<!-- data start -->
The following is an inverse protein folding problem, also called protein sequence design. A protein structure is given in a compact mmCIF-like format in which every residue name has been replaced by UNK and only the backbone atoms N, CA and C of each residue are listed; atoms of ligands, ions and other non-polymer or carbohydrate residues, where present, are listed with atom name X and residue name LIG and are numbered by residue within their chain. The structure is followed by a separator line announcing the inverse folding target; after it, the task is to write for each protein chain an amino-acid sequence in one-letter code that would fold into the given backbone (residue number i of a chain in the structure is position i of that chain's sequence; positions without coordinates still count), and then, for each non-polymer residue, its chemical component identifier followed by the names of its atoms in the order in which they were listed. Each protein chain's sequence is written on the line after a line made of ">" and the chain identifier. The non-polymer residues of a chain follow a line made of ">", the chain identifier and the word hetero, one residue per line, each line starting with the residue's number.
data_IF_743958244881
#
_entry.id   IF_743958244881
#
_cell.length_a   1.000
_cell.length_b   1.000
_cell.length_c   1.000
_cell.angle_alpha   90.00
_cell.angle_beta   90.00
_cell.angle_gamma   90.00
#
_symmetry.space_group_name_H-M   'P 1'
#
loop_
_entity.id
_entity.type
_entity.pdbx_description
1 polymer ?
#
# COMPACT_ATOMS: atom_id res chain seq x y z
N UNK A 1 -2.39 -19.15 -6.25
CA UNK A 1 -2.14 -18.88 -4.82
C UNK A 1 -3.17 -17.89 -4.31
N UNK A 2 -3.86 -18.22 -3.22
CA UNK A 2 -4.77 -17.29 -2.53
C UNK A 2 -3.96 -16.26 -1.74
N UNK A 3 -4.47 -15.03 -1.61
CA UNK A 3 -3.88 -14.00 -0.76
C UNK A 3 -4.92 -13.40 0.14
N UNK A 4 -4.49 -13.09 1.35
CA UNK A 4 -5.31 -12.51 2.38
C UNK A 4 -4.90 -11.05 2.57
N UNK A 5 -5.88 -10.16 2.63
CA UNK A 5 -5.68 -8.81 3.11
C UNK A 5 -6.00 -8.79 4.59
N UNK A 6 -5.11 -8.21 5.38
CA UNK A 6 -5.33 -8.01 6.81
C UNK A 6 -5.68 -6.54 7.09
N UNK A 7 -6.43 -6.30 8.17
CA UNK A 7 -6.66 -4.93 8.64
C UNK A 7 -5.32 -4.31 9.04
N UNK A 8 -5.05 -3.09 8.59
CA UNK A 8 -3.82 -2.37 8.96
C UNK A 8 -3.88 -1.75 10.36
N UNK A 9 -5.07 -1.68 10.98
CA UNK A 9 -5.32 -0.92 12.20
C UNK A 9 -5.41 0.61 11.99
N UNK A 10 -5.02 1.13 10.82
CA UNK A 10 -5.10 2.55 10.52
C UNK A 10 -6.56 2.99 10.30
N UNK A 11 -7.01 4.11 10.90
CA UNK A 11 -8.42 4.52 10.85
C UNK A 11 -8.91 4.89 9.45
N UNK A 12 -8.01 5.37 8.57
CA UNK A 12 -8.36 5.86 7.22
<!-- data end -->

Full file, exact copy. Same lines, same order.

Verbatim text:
The following is an inverse protein folding problem, also called protein sequence design. A protein structure is given in a compact mmCIF-like format in which every residue name has been replaced by UNK and only the backbone atoms N, CA and C of each residue are listed; atoms of ligands, ions and other non-polymer or carbohydrate residues, where present, are listed with atom name X and residue name LIG and are numbered by residue within their chain. The structure is followed by a separator line announcing the inverse folding target; after it, the task is to write for each protein chain an amino-acid sequence in one-letter code that would fold into the given backbone (residue number i of a chain in the structure is position i of that chain's sequence; positions without coordinates still count), and then, for each non-polymer residue, its chemical component identifier followed by the names of its atoms in the order in which they were listed. Each protein chain's sequence is written on the line after a line made of ">" and the chain identifier. The non-polymer residues of a chain follow a line made of ">", the chain identifier and the word hetero, one residue per line, each line starting with the residue's number.
data_IF_743958244881
#
_entry.id   IF_743958244881
#
_cell.length_a   1.000
_cell.length_b   1.000
_cell.length_c   1.000
_cell.angle_alpha   90.00
_cell.angle_beta   90.00
_cell.angle_gamma   90.00
#
_symmetry.space_group_name_H-M   'P 1'
#
loop_
_entity.id
_entity.type
_entity.pdbx_description
1 polymer ?
#
# COMPACT_ATOMS: atom_id res chain seq x y z
N UNK A 1 -2.39 -19.15 -6.25
CA UNK A 1 -2.14 -18.88 -4.82
C UNK A 1 -3.17 -17.89 -4.31
N UNK A 2 -3.86 -18.22 -3.22
CA UNK A 2 -4.77 -17.29 -2.53
C UNK A 2 -3.96 -16.26 -1.74
N UNK A 3 -4.47 -15.03 -1.61
CA UNK A 3 -3.88 -14.00 -0.76
C UNK A 3 -4.92 -13.40 0.14
N UNK A 4 -4.49 -13.09 1.35
CA UNK A 4 -5.31 -12.51 2.38
C UNK A 4 -4.90 -11.05 2.57
N UNK A 5 -5.88 -10.16 2.63
CA UNK A 5 -5.68 -8.81 3.11
C UNK A 5 -6.00 -8.79 4.59
N UNK A 6 -5.11 -8.21 5.38
CA UNK A 6 -5.33 -8.01 6.81
C UNK A 6 -5.68 -6.54 7.09
N UNK A 7 -6.43 -6.30 8.17
CA UNK A 7 -6.66 -4.93 8.64
C UNK A 7 -5.32 -4.31 9.04
N UNK A 8 -5.05 -3.09 8.59
CA UNK A 8 -3.82 -2.37 8.96
C UNK A 8 -3.88 -1.75 10.36
N UNK A 9 -5.07 -1.68 10.98
CA UNK A 9 -5.32 -0.92 12.20
C UNK A 9 -5.41 0.61 11.99
N UNK A 10 -5.02 1.13 10.82
CA UNK A 10 -5.10 2.55 10.52
C UNK A 10 -6.56 2.99 10.30
N UNK A 11 -7.01 4.11 10.90
CA UNK A 11 -8.42 4.52 10.85
C UNK A 11 -8.91 4.89 9.45
N UNK A 12 -8.01 5.37 8.57
CA UNK A 12 -8.36 5.86 7.22